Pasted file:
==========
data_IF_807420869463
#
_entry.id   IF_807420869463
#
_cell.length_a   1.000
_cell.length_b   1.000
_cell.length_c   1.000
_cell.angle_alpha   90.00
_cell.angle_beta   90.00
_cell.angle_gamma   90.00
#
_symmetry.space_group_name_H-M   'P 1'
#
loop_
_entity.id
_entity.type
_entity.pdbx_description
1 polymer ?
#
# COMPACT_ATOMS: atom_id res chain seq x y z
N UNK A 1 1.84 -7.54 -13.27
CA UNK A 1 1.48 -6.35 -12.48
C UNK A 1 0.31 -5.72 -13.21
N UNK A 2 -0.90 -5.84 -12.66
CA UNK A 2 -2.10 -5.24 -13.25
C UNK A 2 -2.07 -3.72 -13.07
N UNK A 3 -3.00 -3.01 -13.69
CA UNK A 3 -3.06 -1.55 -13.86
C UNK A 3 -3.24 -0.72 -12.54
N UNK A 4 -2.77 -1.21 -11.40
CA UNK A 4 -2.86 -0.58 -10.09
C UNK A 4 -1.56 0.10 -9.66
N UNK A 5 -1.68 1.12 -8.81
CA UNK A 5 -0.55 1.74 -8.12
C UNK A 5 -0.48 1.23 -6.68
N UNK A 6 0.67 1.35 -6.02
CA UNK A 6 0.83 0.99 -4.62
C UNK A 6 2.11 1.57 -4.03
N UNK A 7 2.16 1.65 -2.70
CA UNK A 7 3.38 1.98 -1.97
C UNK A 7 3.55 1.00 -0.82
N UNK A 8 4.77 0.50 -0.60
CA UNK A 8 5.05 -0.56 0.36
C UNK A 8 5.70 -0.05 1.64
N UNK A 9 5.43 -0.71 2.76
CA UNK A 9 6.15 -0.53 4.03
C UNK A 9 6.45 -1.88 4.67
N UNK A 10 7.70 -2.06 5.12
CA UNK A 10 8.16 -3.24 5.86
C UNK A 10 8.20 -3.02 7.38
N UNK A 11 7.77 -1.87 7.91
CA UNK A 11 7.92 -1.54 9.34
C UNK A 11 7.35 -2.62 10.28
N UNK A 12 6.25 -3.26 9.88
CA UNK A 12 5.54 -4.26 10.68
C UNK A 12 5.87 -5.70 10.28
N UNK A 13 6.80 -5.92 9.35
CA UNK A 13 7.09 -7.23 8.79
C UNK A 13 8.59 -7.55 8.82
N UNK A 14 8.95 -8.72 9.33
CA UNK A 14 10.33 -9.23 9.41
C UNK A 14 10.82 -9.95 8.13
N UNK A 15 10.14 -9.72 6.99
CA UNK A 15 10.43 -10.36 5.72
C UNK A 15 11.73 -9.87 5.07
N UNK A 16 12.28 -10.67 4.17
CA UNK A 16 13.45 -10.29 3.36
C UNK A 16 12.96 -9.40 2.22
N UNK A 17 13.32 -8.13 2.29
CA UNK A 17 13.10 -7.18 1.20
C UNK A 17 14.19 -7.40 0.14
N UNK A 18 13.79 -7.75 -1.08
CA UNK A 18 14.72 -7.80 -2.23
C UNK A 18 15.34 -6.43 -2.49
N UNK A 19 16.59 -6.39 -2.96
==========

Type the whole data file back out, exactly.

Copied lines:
data_IF_807420869463
#
_entry.id   IF_807420869463
#
_cell.length_a   1.000
_cell.length_b   1.000
_cell.length_c   1.000
_cell.angle_alpha   90.00
_cell.angle_beta   90.00
_cell.angle_gamma   90.00
#
_symmetry.space_group_name_H-M   'P 1'
#
loop_
_entity.id
_entity.type
_entity.pdbx_description
1 polymer ?
#
# COMPACT_ATOMS: atom_id res chain seq x y z
N UNK A 1 1.84 -7.54 -13.27
CA UNK A 1 1.48 -6.35 -12.48
C UNK A 1 0.31 -5.72 -13.21
N UNK A 2 -0.90 -5.84 -12.66
CA UNK A 2 -2.10 -5.24 -13.25
C UNK A 2 -2.07 -3.72 -13.07
N UNK A 3 -3.00 -3.01 -13.69
CA UNK A 3 -3.06 -1.55 -13.86
C UNK A 3 -3.24 -0.72 -12.54
N UNK A 4 -2.77 -1.21 -11.40
CA UNK A 4 -2.86 -0.58 -10.09
C UNK A 4 -1.56 0.10 -9.66
N UNK A 5 -1.68 1.12 -8.81
CA UNK A 5 -0.55 1.74 -8.12
C UNK A 5 -0.48 1.23 -6.68
N UNK A 6 0.67 1.35 -6.02
CA UNK A 6 0.83 0.99 -4.62
C UNK A 6 2.11 1.57 -4.03
N UNK A 7 2.16 1.65 -2.70
CA UNK A 7 3.38 1.98 -1.97
C UNK A 7 3.55 1.00 -0.82
N UNK A 8 4.77 0.50 -0.60
CA UNK A 8 5.05 -0.56 0.36
C UNK A 8 5.70 -0.05 1.64
N UNK A 9 5.43 -0.71 2.76
CA UNK A 9 6.15 -0.53 4.03
C UNK A 9 6.45 -1.88 4.67
N UNK A 10 7.70 -2.06 5.12
CA UNK A 10 8.16 -3.24 5.86
C UNK A 10 8.20 -3.02 7.38
N UNK A 11 7.77 -1.87 7.91
CA UNK A 11 7.92 -1.54 9.34
C UNK A 11 7.35 -2.62 10.28
N UNK A 12 6.25 -3.26 9.88
CA UNK A 12 5.54 -4.26 10.68
C UNK A 12 5.87 -5.70 10.28
N UNK A 13 6.80 -5.92 9.35
CA UNK A 13 7.09 -7.23 8.79
C UNK A 13 8.59 -7.55 8.82
N UNK A 14 8.95 -8.72 9.33
CA UNK A 14 10.33 -9.23 9.41
C UNK A 14 10.82 -9.95 8.13
N UNK A 15 10.14 -9.72 6.99
CA UNK A 15 10.43 -10.36 5.72
C UNK A 15 11.73 -9.87 5.07
N UNK A 16 12.28 -10.67 4.17
CA UNK A 16 13.45 -10.29 3.36
C UNK A 16 12.96 -9.40 2.22
N UNK A 17 13.32 -8.13 2.29
CA UNK A 17 13.10 -7.18 1.20
C UNK A 17 14.19 -7.40 0.14
N UNK A 18 13.79 -7.75 -1.08
CA UNK A 18 14.72 -7.80 -2.23
C UNK A 18 15.34 -6.43 -2.49
N UNK A 19 16.59 -6.39 -2.96